British born Australian landscape artist, Theodore Penleigh Boyd was born on 15 August, 1890, at Penleigh House, Westbury, Wiltshire in England. Penleigh Boyd was a member of the Boyd artistic dynasty and he received his artistic training from his artist parents, Arthur Merric Boyd (1862–1940), and Emma Minnie Boyd (née à Beckett), and at the National Gallery Art School. His brothers included the ceramicist and potter, Merric Boyd (1888–1959); the novelist Martin Boyd, (1893–1972), and; sister Helen Read à Beckett Boyd (1903–1999), who also painted.
Penleigh had his first exhibition at the Victorian Artists’ Society at 18, and exhibited at the Royal Academy, in London, at 21. He won second prize in the Australian Government’s competition, for a painting of the site of the new national capital, Canberra. He also won the Wynne Prize, in 1914, with Landscape. Penleigh had a talent for the handling of evanescent effects of light, which he may have learned from fellow artist, Emmanuel Phillips Fox, who introduced him to plein air techniques, when they were neighbours in Paris, in 1912–1913.
- Penleigh had travelled to Europe in 1911. He met Queensland-born, Edith Susan Gerard Anderson, a model for Phillips Fox’s paintings; and Penleigh and Edith married in Paris, on 15 October, 1912. The couple returned to Australia in 1913, and settled in Melbourne.
- Edith was a skilled painter, and also came from a cultivated family. Her father had been Director of the Queensland Department of Public Instruction. Her brother Arthur, was a prominent doctor, and her eldest sister Maud, was one of the first women to graduate with a Bachelor or Arts degree, from the University of Sydney.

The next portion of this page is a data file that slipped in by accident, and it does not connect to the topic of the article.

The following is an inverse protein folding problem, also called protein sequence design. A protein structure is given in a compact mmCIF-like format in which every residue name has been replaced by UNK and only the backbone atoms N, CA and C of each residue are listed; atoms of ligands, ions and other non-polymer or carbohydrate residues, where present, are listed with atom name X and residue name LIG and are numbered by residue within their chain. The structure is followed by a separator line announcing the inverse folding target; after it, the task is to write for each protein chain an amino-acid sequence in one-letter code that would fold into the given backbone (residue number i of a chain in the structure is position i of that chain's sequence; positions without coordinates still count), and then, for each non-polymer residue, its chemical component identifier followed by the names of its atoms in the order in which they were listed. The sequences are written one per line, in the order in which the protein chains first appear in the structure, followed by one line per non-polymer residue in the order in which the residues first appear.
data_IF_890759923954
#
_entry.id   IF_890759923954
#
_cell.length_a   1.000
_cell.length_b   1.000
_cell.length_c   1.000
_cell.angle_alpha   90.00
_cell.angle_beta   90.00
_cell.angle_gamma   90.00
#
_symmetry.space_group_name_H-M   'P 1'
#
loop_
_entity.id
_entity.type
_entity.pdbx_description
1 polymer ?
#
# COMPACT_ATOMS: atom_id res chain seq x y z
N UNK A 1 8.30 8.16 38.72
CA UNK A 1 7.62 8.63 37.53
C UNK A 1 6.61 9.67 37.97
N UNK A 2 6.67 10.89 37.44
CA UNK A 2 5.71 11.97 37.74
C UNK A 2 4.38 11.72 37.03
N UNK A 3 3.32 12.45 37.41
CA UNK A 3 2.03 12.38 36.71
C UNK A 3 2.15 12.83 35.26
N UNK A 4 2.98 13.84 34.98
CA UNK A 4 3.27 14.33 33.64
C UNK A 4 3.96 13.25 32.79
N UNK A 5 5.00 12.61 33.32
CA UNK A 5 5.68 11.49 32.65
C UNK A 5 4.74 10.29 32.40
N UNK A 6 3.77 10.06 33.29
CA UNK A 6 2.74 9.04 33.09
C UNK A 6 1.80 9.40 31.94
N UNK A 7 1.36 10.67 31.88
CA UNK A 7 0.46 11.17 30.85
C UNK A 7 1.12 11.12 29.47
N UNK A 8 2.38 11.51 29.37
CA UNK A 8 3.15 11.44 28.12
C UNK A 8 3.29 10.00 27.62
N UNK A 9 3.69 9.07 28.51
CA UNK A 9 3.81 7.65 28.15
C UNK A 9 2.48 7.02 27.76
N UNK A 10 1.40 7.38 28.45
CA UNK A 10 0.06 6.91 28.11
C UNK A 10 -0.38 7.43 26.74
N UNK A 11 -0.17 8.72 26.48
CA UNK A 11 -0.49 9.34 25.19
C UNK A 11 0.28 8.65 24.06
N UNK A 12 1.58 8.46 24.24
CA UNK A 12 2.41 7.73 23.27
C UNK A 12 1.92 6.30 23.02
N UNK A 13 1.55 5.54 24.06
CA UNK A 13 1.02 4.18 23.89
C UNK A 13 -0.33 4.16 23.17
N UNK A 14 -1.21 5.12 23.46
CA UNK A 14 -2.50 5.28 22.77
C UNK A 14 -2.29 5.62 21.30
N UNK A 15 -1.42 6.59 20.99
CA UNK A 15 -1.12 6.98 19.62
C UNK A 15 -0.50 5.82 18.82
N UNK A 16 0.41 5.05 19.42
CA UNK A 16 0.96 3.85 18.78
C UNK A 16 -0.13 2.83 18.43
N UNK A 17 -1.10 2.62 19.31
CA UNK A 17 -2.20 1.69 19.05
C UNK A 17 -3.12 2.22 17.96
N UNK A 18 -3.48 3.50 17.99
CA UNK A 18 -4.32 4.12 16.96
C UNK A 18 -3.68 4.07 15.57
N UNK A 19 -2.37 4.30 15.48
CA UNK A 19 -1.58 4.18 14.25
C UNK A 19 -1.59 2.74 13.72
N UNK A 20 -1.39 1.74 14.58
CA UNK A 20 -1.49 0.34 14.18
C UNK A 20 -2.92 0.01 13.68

- Their first child, Pamela, was born in the spring of 1913, but she died two weeks later.
In 1914, with his painting career flourishing, Penleigh purchased a block of land at Warrandyte, and built a family home and studio, naming it “The Robins“. The Boyd’s second child John á Beckett Boyd (known as Pat) was born in 1915. Soon after, Penleigh enlisted and served with the Mining Corps of AIF during World War I. Unfortunately, Penleigh was gassed and injured at Ypres, in 1917, which left him with lasting physical problems. He was invalided back to England, and repatriated to Australia, in March, 1918.
The Boyd’s second son Robin Gerard Penleigh Boyd, was born in January, 1919. Penleigh continued to paint prolifically for the rest of his life, although his war service also left permanent psychological scars. In 1922, he sold “The Robins“, and moved the family to Sydney. Penleigh was invited to help organise a major exhibition of contemporary European art, to be staged in Australia, so, he and his family travelled to England to select various artworks. Penleigh returned to Australia on his own, to set up the exhibition; leaving his family back in England.
At the end of the exhibition, Penleigh became disillusioned with his work, and he destroyed many of his lesser paintings, and sold some of his better ones. During this period, whilst his wife and family were still overseas, he carried an open affair with Minna Schuler, the daughter of the editor of The Age newspaper. Shortly before Edith and the children returned to Australia, Penleigh bought back “The Robins” as well as purchasing a new Hudson car. He met his family off the ship, at Port Melbourne, on their return, but he and Edith quarrelled almost immediately.
- On 27 November, 1923, for unknown reasons, Penleigh drove in the Hudson, to Sydney. Although a skilled driver, he lost control on a sharp bend near Warragul and the car overturned. His passenger survived, but Penleigh suffered terrible injuries and died at the scene within minutes.
Fortunately for Edith, the money from his estate (including the proceeds of the sale of “The Robins“, the repaired car and about 40 paintings), plus a small inheritance from her father, and an annual allowance from Penleigh’s father, Edith could support their sons Pat and Robin without needing to work, even during the depths of the Great Depression.
- Pat (1915–1980), became a painter, wartime pilot, and later a commercial aviation pilot, and married Anne Davy.
- Robin (1919–1971), was a distinguished influential Melbourne architect, educator, writer, and social commentator; who married Patricia Madder, (daughter of Læticia Gough, a sister to Doris (nee Gough) Boyd (who married Penleigh’s brother Merric Boyd).
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